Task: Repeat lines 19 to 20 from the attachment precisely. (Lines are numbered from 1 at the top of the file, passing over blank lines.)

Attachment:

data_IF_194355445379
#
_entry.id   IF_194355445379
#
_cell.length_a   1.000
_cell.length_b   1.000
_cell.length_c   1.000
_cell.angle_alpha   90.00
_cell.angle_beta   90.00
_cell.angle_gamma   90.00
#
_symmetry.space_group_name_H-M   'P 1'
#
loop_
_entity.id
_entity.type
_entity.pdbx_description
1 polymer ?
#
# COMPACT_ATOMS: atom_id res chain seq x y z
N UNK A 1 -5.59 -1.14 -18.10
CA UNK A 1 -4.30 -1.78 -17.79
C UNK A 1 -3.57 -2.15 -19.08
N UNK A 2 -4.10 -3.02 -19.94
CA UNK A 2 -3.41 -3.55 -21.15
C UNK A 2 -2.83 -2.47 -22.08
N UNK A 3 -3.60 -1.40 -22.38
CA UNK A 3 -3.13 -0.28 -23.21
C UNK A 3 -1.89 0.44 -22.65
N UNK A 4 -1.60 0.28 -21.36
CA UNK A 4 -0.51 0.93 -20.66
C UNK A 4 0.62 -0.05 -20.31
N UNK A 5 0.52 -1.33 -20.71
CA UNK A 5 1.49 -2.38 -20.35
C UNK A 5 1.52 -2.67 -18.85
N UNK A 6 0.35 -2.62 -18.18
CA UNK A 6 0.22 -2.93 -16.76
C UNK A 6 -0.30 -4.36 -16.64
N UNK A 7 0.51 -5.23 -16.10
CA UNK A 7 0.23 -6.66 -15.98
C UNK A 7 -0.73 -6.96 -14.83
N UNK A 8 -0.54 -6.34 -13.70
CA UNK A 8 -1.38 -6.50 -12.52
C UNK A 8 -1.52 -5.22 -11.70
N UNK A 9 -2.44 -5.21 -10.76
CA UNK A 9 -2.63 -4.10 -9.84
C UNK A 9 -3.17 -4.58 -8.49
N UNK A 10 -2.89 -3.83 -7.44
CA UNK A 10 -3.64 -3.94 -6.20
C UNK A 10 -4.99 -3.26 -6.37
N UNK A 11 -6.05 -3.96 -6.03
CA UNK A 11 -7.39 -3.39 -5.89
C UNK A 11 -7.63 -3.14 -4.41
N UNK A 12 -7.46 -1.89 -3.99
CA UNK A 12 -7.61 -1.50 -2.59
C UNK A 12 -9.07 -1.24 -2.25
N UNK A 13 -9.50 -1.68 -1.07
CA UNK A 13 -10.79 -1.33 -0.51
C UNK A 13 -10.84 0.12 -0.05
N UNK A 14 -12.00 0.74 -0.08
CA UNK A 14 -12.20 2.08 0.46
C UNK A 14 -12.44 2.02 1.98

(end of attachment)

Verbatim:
#
# COMPACT_ATOMS: atom_id res chain seq x y z